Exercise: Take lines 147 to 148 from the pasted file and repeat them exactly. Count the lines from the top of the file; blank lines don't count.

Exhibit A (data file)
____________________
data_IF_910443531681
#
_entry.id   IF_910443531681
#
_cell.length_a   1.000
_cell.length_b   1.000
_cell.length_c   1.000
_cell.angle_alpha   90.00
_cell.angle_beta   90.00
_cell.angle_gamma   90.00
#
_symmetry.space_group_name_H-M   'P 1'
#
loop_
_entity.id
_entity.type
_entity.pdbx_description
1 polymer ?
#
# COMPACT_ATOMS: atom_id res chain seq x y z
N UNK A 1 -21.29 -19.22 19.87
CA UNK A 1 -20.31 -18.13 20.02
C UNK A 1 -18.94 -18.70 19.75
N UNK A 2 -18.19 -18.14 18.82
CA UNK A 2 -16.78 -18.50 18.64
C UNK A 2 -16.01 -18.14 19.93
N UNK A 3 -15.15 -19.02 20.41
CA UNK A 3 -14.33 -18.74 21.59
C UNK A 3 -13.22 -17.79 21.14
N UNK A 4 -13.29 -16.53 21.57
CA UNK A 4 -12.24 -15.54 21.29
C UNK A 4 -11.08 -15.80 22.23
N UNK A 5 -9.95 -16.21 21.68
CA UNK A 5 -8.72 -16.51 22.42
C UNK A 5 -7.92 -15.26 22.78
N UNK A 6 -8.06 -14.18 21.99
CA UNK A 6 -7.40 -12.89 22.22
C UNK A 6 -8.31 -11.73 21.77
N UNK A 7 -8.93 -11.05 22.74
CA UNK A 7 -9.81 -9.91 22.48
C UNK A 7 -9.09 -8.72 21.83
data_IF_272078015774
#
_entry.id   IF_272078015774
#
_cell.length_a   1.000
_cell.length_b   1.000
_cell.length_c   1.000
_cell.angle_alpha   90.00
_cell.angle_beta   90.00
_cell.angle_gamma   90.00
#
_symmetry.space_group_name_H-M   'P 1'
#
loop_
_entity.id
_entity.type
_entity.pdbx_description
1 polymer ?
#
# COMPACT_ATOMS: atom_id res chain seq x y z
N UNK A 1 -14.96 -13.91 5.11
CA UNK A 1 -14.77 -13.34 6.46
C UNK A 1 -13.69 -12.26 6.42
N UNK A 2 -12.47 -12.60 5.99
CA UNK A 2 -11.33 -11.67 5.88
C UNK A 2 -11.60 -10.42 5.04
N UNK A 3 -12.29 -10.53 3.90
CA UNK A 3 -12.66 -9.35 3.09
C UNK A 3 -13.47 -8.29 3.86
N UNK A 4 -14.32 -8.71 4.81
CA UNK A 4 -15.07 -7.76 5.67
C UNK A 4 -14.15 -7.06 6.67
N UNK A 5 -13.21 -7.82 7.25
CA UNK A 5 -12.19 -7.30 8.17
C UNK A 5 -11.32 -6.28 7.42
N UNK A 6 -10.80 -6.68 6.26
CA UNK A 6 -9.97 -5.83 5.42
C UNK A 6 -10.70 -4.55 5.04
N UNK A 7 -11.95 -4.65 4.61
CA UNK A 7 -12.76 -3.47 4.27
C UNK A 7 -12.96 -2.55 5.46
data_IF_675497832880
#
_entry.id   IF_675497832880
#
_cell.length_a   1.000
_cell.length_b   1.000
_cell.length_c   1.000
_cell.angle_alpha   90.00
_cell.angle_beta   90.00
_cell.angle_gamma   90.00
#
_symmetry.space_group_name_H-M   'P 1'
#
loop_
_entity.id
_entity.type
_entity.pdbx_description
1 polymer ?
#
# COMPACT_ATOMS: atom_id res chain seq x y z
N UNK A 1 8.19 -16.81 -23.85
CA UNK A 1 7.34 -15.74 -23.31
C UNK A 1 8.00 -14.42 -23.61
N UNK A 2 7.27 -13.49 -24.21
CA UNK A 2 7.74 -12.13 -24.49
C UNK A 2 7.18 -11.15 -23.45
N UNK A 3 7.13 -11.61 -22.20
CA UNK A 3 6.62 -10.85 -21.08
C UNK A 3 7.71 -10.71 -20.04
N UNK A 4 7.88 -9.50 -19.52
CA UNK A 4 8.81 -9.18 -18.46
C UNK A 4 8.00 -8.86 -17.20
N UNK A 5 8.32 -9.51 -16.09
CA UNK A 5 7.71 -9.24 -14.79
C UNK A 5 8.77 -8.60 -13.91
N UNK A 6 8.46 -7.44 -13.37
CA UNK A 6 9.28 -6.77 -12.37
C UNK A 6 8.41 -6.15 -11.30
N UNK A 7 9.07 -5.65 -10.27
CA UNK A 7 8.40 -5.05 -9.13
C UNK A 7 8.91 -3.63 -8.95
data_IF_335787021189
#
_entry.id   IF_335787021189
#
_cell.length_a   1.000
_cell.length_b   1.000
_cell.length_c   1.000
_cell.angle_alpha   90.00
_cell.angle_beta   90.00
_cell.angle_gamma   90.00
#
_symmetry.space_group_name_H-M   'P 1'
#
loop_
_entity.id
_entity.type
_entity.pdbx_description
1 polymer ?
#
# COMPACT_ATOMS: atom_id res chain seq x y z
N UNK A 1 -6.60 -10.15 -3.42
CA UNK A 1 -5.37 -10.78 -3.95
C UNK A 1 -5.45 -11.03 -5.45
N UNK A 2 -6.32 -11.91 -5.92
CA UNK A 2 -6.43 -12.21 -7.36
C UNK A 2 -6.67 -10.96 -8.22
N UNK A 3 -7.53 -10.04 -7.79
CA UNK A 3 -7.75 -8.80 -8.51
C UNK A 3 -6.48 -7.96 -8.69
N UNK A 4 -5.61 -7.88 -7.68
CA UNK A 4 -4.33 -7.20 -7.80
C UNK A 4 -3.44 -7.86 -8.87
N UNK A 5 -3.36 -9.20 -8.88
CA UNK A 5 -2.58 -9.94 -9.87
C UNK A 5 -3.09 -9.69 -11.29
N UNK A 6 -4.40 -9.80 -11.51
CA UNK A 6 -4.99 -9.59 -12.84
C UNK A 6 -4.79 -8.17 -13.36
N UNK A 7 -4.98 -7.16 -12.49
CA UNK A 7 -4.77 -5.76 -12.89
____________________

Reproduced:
N UNK A 2 -6.32 -11.91 -5.92
CA UNK A 2 -6.43 -12.21 -7.36